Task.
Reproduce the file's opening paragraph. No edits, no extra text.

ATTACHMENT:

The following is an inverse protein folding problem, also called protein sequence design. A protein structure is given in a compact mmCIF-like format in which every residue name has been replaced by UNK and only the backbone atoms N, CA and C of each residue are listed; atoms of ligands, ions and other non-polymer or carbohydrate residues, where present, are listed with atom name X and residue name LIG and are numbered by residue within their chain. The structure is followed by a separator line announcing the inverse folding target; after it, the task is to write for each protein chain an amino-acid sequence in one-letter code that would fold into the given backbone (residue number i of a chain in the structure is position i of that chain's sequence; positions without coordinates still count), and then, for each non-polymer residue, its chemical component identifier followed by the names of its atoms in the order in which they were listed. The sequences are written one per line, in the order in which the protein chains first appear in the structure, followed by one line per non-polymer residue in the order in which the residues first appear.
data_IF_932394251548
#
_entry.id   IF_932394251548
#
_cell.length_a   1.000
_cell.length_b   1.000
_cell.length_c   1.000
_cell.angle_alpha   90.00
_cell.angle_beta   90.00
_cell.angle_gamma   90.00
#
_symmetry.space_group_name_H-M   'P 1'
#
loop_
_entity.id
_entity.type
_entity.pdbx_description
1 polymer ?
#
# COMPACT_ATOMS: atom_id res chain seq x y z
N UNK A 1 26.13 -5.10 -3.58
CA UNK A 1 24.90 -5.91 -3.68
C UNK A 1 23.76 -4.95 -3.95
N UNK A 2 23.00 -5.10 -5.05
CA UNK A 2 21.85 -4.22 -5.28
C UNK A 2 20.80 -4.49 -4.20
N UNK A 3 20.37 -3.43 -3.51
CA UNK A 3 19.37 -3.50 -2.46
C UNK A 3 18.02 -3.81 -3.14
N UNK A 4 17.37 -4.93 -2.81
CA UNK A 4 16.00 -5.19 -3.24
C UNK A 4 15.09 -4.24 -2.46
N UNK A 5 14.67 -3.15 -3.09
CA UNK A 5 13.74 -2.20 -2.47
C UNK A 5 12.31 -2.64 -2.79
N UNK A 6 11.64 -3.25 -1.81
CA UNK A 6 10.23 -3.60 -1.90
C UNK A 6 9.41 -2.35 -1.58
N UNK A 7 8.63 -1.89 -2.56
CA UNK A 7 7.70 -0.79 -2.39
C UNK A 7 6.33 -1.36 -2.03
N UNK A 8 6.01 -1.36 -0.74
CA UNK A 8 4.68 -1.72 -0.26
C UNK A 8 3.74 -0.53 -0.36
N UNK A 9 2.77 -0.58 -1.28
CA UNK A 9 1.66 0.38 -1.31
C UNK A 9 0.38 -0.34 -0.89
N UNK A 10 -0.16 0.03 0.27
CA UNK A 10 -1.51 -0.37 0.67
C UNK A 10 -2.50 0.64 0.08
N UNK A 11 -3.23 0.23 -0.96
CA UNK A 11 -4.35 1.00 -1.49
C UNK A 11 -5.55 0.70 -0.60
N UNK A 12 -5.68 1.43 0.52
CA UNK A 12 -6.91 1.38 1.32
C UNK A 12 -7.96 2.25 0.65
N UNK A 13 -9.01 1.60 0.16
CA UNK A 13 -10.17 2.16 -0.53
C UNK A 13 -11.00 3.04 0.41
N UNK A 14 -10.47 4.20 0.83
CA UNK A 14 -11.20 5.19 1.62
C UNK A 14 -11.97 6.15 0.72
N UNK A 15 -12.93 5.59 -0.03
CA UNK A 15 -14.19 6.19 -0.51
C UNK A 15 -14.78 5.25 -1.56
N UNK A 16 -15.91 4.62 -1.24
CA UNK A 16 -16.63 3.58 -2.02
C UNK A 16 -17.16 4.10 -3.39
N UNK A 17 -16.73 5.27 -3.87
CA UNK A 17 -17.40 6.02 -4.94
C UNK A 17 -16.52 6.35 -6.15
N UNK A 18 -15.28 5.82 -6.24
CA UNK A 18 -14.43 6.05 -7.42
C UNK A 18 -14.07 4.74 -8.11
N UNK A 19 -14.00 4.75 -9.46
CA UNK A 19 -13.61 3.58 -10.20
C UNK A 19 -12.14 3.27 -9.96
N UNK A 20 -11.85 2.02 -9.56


The following is an inverse protein folding problem, also called protein sequence design. A protein structure is given in a compact mmCIF-like format in which every residue name has been replaced by UNK and only the backbone atoms N, CA and C of each residue are listed; atoms of ligands, ions and other non-polymer or carbohydrate residues, where present, are listed with atom name X and residue name LIG and are numbered by residue within their chain. The structure is followed by a separator line announcing the inverse folding target; after it, the task is to write for each protein chain an amino-acid sequence in one-letter code that would fold into the given backbone (residue number i of a chain in the structure is position i of that chain's sequence; positions without coordinates still count), and then, for each non-polymer residue, its chemical component identifier followed by the names of its atoms in the order in which they were listed. The sequences are written one per line, in the order in which the protein chains first appear in the structure, followed by one line per non-polymer residue in the order in which the residues first appear.